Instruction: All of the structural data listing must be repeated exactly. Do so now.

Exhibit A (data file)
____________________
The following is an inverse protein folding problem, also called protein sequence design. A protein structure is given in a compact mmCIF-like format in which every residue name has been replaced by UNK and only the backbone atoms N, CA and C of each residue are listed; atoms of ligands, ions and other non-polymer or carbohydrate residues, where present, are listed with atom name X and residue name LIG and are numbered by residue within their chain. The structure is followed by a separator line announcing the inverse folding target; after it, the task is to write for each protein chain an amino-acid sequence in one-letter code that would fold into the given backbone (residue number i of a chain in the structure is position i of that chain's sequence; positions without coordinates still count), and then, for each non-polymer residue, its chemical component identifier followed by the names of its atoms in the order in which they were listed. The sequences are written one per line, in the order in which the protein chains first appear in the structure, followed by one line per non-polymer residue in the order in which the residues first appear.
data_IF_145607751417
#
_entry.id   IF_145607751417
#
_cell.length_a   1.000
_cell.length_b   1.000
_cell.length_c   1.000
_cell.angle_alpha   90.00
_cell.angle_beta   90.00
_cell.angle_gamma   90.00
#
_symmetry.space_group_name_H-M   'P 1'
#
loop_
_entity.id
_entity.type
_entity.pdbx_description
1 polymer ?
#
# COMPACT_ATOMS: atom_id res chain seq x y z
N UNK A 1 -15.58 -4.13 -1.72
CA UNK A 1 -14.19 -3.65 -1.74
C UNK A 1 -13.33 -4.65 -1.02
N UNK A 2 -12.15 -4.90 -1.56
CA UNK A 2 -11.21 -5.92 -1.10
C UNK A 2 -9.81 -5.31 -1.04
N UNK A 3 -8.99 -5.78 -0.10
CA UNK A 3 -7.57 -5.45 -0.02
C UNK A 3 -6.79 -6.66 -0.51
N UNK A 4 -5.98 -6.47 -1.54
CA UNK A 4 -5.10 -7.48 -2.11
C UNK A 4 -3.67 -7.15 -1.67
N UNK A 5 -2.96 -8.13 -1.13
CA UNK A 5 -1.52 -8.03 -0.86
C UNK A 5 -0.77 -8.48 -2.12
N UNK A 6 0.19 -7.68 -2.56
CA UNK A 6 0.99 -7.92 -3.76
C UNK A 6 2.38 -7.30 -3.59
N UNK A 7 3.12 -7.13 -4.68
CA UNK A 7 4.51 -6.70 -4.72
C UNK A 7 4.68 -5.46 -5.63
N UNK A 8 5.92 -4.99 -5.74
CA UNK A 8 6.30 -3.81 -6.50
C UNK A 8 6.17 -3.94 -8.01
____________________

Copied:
The following is an inverse protein folding problem, also called protein sequence design. A protein structure is given in a compact mmCIF-like format in which every residue name has been replaced by UNK and only the backbone atoms N, CA and C of each residue are listed; atoms of ligands, ions and other non-polymer or carbohydrate residues, where present, are listed with atom name X and residue name LIG and are numbered by residue within their chain. The structure is followed by a separator line announcing the inverse folding target; after it, the task is to write for each protein chain an amino-acid sequence in one-letter code that would fold into the given backbone (residue number i of a chain in the structure is position i of that chain's sequence; positions without coordinates still count), and then, for each non-polymer residue, its chemical component identifier followed by the names of its atoms in the order in which they were listed. The sequences are written one per line, in the order in which the protein chains first appear in the structure, followed by one line per non-polymer residue in the order in which the residues first appear.
data_IF_145607751417
#
_entry.id   IF_145607751417
#
_cell.length_a   1.000
_cell.length_b   1.000
_cell.length_c   1.000
_cell.angle_alpha   90.00
_cell.angle_beta   90.00
_cell.angle_gamma   90.00
#
_symmetry.space_group_name_H-M   'P 1'
#
loop_
_entity.id
_entity.type
_entity.pdbx_description
1 polymer ?
#
# COMPACT_ATOMS: atom_id res chain seq x y z
N UNK A 1 -15.58 -4.13 -1.72
CA UNK A 1 -14.19 -3.65 -1.74
C UNK A 1 -13.33 -4.65 -1.02
N UNK A 2 -12.15 -4.90 -1.56
CA UNK A 2 -11.21 -5.92 -1.10
C UNK A 2 -9.81 -5.31 -1.04
N UNK A 3 -8.99 -5.78 -0.10
CA UNK A 3 -7.57 -5.45 -0.02
C UNK A 3 -6.79 -6.66 -0.51
N UNK A 4 -5.98 -6.47 -1.54
CA UNK A 4 -5.10 -7.48 -2.11
C UNK A 4 -3.67 -7.15 -1.67
N UNK A 5 -2.96 -8.13 -1.13
CA UNK A 5 -1.52 -8.03 -0.86
C UNK A 5 -0.77 -8.48 -2.12
N UNK A 6 0.19 -7.68 -2.56
CA UNK A 6 0.99 -7.92 -3.76
C UNK A 6 2.38 -7.30 -3.59
N UNK A 7 3.12 -7.13 -4.68
CA UNK A 7 4.51 -6.70 -4.72
C UNK A 7 4.68 -5.46 -5.63
N UNK A 8 5.92 -4.99 -5.74
CA UNK A 8 6.30 -3.81 -6.50
C UNK A 8 6.17 -3.94 -8.01